SNACKS FOR SCHOOL-AGE CHILDREN
National Network for Child Care's Connections Newsletter
Karen M. Chapman
Human Development and Family Studies
University of Illinois Cooperative Extension
Snacking has a bad reputation in today's society. The importance of eating regular meals has been stressed so much that frequent snacking may be seen as a bad thing.
When children are active, they require more calories. If their activity level is moderate to high, they may need more calories than adults. Although a school-age child may be sitting in a classroom for most of the day, there is also gym class, recess, and after-school activities.
The school-age child may have many more social "events" than an adult does in a day. Activities that revolve around food are a very important way to learn social skills. Providing frequent opportunities for school-aged children to eat with other children and adults meets their nutritional needs, and it provides opportunity for socialization.
So snacking may be fine, even good, for school-age children, but all snacks are not equal! Because snacks can provide a substantial amount of a child's food intake, they should be nutritious. Nutritious snacks will help children get all the vitamins and minerals they need each day. To make wise choices, use the food pyramid when you are planning snacks and meals. This useful tool will help you provide the children with the correct number of servings from the dairy, fruit, vegetable, and grain groups.
Snacking has also been attacked for increasing cavities. The two main factors that increase the risk of cavities are the length of time that food is in a child's mouth and the amount of sugar that is in the food. If a food is sticky or is sucked on, it stays in the mouth longer. Foods like caramel-covered popcorn and suckers are more likely to cause cavities. Some foods that are a problem when they are eaten alone are not such a problem when they are eaten as part of a meal. During a meal, teeth have a better chance of being "cleaned" of sugary substances by other foods and liquids. The best plan is to keep sticky foods like dried fruits as part of the meal and give fresh fruits or plain popcorn as a snack. And don't forget to teach children to brush their teeth every time they eat.
Although nutritious foods are best for a child's snacks and meals, don't eliminate certain other foods completely. Denying a child birthday cake, Halloween candy, or holiday cookies may make the child want those foods more often. This is also true of foods like french fries, chips, or cookies. These foods do provide calories, which the child may need! As long as other nutrient requirements are met, extra calories usually won't hurt an active child. Including these foods occasionally may also teach the child about moderation, and that's something they'll need to practice later in life!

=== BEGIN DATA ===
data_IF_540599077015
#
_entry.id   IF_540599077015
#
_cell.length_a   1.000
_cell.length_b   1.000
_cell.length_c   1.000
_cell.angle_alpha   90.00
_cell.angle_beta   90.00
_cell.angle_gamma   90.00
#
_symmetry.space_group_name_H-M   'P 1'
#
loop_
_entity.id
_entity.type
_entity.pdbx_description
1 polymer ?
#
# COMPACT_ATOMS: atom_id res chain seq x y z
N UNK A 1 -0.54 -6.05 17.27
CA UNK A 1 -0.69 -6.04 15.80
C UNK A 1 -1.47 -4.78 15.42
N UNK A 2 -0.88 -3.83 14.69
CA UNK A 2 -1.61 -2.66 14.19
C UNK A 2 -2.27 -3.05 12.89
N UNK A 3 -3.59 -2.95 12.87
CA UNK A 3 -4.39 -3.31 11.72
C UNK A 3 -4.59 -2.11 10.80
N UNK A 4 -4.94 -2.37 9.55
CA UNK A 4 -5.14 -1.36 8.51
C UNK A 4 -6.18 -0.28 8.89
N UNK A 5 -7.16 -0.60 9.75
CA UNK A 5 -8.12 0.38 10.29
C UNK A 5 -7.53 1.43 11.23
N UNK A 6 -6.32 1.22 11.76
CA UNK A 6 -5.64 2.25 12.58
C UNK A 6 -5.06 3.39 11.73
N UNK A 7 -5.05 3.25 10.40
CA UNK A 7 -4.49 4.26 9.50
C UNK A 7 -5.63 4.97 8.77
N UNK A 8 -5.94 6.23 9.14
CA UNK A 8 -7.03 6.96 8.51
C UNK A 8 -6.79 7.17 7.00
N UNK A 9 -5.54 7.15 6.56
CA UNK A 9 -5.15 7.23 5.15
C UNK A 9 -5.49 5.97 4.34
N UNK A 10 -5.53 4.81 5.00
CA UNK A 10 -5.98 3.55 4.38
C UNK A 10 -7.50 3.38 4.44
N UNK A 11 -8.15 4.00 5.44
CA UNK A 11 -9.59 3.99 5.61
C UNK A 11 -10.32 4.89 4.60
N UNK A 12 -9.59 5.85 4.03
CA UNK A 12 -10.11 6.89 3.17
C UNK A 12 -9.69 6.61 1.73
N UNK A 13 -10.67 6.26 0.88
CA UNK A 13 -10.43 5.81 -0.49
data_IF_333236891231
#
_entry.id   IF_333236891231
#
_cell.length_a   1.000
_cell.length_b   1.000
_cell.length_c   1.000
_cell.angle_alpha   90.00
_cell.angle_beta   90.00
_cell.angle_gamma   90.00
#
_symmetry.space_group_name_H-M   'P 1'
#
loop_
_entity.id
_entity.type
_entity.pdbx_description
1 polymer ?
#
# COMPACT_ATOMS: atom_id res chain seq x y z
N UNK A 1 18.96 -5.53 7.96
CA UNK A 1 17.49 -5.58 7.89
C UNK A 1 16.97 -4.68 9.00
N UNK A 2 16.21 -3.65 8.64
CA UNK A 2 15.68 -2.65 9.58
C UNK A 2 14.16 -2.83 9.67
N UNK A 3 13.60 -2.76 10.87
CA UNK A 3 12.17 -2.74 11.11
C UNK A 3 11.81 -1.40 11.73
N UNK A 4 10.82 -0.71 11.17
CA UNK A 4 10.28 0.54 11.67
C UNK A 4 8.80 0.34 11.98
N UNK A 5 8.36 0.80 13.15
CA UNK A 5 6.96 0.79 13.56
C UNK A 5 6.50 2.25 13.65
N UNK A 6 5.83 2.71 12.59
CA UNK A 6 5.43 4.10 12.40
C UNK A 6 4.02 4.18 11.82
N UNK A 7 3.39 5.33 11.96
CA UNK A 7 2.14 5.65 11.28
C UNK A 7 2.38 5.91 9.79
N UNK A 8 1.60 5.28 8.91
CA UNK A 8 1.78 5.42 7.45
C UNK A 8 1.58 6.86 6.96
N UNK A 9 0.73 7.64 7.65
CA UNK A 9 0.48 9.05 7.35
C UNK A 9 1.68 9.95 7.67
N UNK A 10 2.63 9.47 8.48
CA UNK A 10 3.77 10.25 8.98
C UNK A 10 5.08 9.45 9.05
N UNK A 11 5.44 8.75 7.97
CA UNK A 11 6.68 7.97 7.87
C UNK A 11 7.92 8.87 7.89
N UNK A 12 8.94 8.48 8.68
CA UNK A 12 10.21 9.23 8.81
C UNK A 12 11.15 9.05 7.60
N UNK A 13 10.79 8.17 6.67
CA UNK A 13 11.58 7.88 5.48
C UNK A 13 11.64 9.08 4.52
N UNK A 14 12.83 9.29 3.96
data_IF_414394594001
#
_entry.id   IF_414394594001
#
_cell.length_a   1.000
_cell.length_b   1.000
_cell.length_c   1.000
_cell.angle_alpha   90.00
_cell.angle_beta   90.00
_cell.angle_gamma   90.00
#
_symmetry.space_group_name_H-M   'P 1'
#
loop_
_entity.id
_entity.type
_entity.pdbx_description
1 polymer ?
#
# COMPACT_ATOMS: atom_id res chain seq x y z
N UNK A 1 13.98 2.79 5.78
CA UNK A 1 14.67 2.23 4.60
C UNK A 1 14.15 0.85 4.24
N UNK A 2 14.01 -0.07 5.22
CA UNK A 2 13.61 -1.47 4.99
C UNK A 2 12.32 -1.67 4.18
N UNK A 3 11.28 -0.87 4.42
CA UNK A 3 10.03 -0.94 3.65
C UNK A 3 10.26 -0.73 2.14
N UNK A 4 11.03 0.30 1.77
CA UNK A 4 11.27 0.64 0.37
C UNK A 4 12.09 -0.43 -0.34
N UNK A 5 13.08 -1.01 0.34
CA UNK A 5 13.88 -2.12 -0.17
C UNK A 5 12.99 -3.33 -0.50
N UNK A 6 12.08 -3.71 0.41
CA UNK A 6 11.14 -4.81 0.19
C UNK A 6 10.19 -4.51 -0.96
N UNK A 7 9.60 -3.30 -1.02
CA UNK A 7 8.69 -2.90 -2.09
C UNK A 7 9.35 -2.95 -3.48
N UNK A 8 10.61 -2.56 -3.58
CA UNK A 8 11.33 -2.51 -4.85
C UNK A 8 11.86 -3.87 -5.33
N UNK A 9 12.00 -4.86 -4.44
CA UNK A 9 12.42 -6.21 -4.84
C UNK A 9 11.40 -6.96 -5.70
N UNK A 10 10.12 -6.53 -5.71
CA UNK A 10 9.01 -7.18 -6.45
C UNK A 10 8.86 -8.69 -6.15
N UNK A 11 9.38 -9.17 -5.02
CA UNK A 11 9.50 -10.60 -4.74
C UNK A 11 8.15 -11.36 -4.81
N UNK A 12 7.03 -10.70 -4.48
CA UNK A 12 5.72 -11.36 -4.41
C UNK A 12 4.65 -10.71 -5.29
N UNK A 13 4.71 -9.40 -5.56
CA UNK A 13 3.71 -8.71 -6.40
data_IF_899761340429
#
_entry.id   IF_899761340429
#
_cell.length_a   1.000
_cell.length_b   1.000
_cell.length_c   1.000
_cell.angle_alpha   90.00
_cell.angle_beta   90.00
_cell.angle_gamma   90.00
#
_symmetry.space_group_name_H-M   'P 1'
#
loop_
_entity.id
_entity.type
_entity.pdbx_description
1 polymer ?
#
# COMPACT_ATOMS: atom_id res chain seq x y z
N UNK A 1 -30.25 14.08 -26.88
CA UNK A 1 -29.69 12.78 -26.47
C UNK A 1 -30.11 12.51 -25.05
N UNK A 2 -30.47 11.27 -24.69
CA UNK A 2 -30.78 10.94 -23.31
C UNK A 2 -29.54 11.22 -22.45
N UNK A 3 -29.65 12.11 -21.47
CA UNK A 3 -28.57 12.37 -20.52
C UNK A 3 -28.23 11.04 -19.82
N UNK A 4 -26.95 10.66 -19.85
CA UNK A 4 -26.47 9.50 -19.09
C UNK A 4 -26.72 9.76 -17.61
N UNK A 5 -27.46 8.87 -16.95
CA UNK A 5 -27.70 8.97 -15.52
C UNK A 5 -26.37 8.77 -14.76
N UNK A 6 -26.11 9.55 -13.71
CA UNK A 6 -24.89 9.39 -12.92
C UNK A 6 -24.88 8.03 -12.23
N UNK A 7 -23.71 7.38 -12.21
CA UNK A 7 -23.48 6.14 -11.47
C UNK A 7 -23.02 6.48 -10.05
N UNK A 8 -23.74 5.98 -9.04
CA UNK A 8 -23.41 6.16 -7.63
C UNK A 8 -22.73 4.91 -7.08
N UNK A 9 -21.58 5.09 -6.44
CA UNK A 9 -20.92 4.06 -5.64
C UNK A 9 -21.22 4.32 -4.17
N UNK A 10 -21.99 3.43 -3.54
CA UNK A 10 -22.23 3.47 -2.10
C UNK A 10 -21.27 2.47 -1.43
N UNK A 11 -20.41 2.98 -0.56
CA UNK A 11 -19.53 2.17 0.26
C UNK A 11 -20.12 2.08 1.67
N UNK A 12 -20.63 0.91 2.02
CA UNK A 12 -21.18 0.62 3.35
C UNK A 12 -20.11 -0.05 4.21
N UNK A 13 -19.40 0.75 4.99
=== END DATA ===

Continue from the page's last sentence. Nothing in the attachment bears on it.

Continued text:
Snack time is a good time to practice eating fat calories in moderation. Many of our common snack foods are high in fat, but alternatives are available. Help the school-aged child to read labels and evaluate the nutrition of the snack they've chosen. Remember that children model their parents, teachers, and other older children and adults. If you choose healthy snacks for yourself, a child who is watching will learn about good eating habits.
What about children who skip meals and want only snacks? If the snacks are nutritious, you are helping make sure that nutritional needs are being met. Children may have widely fluctuating food intakes. Don't force a child to eat. They need to learn to eat when their bodies tell them they're hungry. And don't let children use food to manipulate you. Parents and teachers can provide food, but it is up to the child to eat it. This attitude provides a balance between the structure of mealtime and freedom of choice.
(from *Kids' Team! Curriculum Cards,* University of Nebraska Lincoln, Cooperative Extension)
1 graham cracker
1 tablespoon peanut butter
Add-ons: 1/4 banana, sliced; 2 tablespoons applesauce, 2
tablespoons crushed pineapple
Sprinkle-ons: 1 teaspoon each of raisins, sunflower seeds, crisp rice cereal, granola, coconut
Break each graham cracker into two squares. Using a table knife, spread each square with peanut butter. Select one of the add-ons to spread on top of cracker. Sprinkle one or more of the sprinkle-ons on top.
1 carrot, grated
1/4 cup raisins
1/4 cup walnuts
2 tablespoons mayonnaise
2 tablespoons plain yogurt
1 teaspoon lemon juice
4 slices raisin English muffins (could be toasted)
Clean carrot and shred into small pieces. Mix all ingredients except bread. Spread on English muffin halves. Serve.
1/3 cup lowfat cream cheese
1 tablespoon chopped walnuts
1 tablespoon crushed pineapple
2 bagels, sliced in half
Mix cream cheese, pineapple, and nuts in small bowl. Spread on each half of the bagels. Serve.
1/2 cup peanut butter
1/4 cup coconut
1/4 cup rice cereal
Peel and cut bananas in quarters crosswise. Spread with peanut butter. Roll in coconut and rice cereal. Serve immediately or chill until served.
16-oz. carton lemon or vanilla yogurt
1/4 cup Grape Nuts
1/4 cup fruit of your choice
Sprinkle Grape Nuts in the bottom of a dessert cup. Add a spoonful of yogurt. Add fruit and top with more yogurt. Sprinkle Grape Nuts on top.
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